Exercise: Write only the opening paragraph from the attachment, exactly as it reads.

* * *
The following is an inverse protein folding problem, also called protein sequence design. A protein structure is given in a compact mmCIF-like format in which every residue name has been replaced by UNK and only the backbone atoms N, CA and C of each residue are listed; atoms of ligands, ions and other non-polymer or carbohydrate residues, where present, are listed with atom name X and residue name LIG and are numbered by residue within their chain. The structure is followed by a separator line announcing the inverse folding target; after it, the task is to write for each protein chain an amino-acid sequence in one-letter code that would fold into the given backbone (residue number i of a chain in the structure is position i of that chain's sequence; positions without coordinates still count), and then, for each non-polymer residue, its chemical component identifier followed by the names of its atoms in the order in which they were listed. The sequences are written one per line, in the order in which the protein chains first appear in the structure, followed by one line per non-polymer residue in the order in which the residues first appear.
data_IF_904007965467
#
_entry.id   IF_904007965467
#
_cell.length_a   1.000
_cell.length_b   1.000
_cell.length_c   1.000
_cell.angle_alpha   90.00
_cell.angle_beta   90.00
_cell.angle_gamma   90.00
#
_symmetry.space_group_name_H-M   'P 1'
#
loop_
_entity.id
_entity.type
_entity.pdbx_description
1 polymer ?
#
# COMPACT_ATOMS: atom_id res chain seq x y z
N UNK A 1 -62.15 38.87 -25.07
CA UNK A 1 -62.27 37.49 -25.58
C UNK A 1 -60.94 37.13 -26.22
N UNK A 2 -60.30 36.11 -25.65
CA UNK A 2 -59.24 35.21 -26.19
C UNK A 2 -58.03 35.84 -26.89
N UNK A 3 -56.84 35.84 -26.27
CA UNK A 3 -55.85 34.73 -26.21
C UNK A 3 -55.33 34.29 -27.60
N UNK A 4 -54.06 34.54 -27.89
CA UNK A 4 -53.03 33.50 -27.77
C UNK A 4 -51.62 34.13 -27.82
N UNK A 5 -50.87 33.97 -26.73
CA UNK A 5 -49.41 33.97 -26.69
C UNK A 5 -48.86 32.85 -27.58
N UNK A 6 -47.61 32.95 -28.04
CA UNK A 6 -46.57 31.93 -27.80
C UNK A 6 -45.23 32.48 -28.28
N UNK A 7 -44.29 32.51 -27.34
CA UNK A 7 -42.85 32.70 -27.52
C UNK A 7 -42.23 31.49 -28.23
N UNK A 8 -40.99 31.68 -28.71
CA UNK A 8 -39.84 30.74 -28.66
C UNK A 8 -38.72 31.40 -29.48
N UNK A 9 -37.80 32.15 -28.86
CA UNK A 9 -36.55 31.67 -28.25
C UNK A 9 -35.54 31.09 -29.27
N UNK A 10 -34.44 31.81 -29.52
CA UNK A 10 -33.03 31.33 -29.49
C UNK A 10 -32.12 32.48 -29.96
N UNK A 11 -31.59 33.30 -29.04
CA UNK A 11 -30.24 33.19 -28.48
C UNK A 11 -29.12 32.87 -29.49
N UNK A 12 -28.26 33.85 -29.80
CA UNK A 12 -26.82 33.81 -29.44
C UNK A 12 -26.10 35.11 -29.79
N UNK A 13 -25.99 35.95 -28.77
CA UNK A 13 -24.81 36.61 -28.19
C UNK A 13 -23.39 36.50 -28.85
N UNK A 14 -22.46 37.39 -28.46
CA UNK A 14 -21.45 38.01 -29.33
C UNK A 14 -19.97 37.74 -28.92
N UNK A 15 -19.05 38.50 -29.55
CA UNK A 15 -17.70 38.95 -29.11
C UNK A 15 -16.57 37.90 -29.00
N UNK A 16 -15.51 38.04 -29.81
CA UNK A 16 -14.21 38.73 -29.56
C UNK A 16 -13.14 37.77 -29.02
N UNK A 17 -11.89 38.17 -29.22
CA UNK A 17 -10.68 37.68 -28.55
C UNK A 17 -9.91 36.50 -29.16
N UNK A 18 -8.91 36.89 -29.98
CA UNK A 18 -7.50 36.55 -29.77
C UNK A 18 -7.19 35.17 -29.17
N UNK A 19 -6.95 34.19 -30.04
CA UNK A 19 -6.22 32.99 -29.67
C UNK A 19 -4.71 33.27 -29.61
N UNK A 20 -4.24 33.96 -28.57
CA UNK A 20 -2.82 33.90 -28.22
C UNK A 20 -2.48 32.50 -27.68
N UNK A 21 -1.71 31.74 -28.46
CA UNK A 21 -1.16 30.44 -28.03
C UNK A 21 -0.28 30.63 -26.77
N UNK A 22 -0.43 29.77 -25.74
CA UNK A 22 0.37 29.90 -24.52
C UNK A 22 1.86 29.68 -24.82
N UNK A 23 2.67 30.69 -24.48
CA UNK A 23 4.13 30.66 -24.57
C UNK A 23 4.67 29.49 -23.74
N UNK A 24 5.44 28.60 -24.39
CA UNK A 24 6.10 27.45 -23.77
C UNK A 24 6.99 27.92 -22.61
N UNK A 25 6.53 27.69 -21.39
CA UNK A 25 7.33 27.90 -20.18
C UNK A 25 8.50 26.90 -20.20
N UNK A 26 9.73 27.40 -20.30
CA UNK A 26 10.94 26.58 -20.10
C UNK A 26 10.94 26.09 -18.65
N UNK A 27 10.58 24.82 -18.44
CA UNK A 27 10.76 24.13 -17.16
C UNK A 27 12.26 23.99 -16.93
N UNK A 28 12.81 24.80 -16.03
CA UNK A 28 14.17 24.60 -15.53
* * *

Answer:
The following is an inverse protein folding problem, also called protein sequence design. A protein structure is given in a compact mmCIF-like format in which every residue name has been replaced by UNK and only the backbone atoms N, CA and C of each residue are listed; atoms of ligands, ions and other non-polymer or carbohydrate residues, where present, are listed with atom name X and residue name LIG and are numbered by residue within their chain. The structure is followed by a separator line announcing the inverse folding target; after it, the task is to write for each protein chain an amino-acid sequence in one-letter code that would fold into the given backbone (residue number i of a chain in the structure is position i of that chain's sequence; positions without coordinates still count), and then, for each non-polymer residue, its chemical component identifier followed by the names of its atoms in the order in which they were listed. The sequences are written one per line, in the order in which the protein chains first appear in the structure, followed by one line per non-polymer residue in the order in which the residues first appear.